News | City of Fairfax, Virginia

The National Weather Service forecast severe heat for August 8-9. Please stay aware of high temperature advisories and air quality alerts from trusted weather information sources, including the National Weather Service Forecast Office Baltimore/Washington: weather.gov/lwx .

Due to the current heat advisory, the three shelters that serve single adults will have overflow capacity available on August 8 and 9. Click here for more information, including information about the Office to Prevent and End Homelessness services and programs. (Please note that announcements for additional designated cooling centers will be posted for City of Fairfax and county residents on various resources, including the Fairfax County Emergency Information Blog.)

Remember: Many public buildings can serve as cooling centers, including libraries and municipal facilities, such as:

  • Fairfax City Hall is open 8:30 a.m. to 5 p.m. weekdays (10455 Armstrong Street)
  • The Fairfax Museum and Visitor Center is open 11 a.m. to 4 p.m. daily (10209 Main St., 703-385-8414)
  • The City of Fairfax Regional Library is open daily (10360 North Street, 703-293-6227)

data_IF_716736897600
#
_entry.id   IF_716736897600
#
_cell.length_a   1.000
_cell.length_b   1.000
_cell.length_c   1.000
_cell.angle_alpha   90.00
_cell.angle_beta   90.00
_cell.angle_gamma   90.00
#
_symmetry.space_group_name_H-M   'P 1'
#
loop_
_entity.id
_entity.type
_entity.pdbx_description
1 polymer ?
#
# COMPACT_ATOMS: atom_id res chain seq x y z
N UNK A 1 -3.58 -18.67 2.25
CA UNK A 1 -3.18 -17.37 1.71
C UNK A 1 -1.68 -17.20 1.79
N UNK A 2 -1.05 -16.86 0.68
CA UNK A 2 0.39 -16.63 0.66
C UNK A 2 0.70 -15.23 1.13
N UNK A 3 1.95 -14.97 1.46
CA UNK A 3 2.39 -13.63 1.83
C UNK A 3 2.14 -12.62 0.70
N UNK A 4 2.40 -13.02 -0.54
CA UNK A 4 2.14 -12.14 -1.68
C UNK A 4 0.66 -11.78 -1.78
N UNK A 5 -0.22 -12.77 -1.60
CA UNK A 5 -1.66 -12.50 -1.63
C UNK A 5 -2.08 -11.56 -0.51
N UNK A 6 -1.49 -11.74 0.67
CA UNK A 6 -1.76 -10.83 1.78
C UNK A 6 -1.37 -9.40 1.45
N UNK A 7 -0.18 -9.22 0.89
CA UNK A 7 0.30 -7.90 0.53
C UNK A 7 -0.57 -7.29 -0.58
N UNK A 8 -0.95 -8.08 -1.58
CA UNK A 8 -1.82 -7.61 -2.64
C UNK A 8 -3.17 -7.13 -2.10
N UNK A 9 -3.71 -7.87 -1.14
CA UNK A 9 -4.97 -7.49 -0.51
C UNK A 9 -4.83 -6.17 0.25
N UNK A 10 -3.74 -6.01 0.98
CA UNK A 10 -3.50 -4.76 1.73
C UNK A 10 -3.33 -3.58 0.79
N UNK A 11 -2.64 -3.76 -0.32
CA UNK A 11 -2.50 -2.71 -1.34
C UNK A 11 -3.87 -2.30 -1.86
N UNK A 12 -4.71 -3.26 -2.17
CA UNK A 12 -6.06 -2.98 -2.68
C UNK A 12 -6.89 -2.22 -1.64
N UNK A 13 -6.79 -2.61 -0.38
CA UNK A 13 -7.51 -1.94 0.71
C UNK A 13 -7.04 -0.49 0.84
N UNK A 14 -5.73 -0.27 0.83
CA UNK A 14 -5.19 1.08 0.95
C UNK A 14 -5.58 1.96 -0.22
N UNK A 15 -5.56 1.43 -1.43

• Monday – Wednesday: 10 a.m. to 9 p.m.
    • Thursday – Sunday: 10 a.m. to 6 p.m.

Be sure to check the property’s website or call the property to confirm access and hours.

The Heat index is a measure of how hot it feels when relative humidity is factored in with actual air temperature. For example, if the air temperature is 92°F and the relative humidity is 65%, the heat index – how hot it is — is 108°f.

Remember: many public buildings, including libraries and community centers, can serve as cooling centers. Be sure to check the property’s website or call the property to confirm access and hours.

A few tips from the National Weather Service:

  • Never leave people or animals in vehicles – even for a short time – and bring pets indoors, away from the heat.
  • Drink plenty of fluids.
  • Stay in air-conditioned rooms and buildings.
  • Stay out of the sun.
  • Check on relatives and neighbors.
  • Take extra precautions if you work or spend time outdoors, if possible. Reschedule strenuous activities for early morning or evening.
  • Know the signs and symptoms of heat exhaustion and heat stroke.
  • Wear light, loose clothing when possible.
  • If you must work outdoors, plan frequent breaks in shaded or air-conditioned environments.
  • Anyone overwhelmed by heat should be moved to a cool, shaded area.
  • Heat stroke is an emergency: call 911 immediately for help.

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